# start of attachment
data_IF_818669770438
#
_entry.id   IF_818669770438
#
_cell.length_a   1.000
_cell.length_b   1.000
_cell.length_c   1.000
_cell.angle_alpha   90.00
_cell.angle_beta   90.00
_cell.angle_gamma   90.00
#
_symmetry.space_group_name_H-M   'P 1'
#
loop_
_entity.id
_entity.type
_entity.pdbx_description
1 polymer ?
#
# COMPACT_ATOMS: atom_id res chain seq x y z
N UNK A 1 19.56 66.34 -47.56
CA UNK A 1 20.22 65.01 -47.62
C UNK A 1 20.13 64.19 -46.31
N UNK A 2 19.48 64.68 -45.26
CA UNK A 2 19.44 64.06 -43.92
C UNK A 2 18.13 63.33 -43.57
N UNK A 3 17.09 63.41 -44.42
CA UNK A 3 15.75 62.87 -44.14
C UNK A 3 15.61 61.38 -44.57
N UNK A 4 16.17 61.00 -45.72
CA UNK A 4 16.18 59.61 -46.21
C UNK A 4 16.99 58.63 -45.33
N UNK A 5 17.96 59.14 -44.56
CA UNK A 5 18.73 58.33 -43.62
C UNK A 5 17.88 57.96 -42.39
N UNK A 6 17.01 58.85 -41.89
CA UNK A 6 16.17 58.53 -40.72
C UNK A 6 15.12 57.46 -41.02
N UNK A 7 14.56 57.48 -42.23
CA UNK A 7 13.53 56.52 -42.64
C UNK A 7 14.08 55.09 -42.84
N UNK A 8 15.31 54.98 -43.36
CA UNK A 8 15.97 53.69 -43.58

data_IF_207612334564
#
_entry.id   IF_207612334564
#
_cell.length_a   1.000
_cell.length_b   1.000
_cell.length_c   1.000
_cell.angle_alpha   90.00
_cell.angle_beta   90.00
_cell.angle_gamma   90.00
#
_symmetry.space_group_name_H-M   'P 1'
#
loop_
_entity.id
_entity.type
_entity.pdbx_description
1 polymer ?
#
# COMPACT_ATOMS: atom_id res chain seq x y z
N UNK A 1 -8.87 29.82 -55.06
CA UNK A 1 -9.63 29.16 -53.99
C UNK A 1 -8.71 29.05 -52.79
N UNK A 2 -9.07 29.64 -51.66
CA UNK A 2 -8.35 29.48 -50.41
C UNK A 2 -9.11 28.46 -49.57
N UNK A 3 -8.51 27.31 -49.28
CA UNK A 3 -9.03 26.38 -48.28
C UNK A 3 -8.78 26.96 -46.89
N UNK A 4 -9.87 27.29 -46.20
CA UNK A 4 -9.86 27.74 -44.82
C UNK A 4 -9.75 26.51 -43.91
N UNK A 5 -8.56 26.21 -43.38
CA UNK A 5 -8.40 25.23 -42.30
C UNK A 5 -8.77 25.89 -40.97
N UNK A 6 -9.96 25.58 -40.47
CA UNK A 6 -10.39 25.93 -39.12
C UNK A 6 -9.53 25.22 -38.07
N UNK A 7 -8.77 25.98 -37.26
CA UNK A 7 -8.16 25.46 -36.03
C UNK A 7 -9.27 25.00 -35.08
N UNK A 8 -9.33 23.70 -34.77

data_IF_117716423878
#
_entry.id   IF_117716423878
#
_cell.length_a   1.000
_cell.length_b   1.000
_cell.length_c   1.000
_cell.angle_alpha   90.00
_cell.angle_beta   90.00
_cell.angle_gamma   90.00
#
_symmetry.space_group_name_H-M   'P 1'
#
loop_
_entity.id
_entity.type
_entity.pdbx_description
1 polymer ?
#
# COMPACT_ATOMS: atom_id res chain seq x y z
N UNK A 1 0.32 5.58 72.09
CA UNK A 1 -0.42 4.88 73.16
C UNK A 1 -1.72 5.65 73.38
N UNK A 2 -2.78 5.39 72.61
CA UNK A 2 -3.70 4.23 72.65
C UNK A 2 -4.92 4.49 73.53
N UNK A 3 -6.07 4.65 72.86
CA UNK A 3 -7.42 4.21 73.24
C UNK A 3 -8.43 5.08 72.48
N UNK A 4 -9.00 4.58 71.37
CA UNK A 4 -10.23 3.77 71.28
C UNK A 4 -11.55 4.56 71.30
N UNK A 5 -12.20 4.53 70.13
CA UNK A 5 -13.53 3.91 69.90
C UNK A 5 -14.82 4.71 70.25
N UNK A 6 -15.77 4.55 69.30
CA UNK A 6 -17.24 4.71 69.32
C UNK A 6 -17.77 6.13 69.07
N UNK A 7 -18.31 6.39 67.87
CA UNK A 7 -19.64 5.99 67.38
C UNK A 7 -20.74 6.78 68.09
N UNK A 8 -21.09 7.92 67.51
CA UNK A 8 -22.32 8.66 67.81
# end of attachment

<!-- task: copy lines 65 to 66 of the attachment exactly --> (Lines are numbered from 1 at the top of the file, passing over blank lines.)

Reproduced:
CA UNK A 1 -9.63 29.16 -53.99
C UNK A 1 -8.71 29.05 -52.79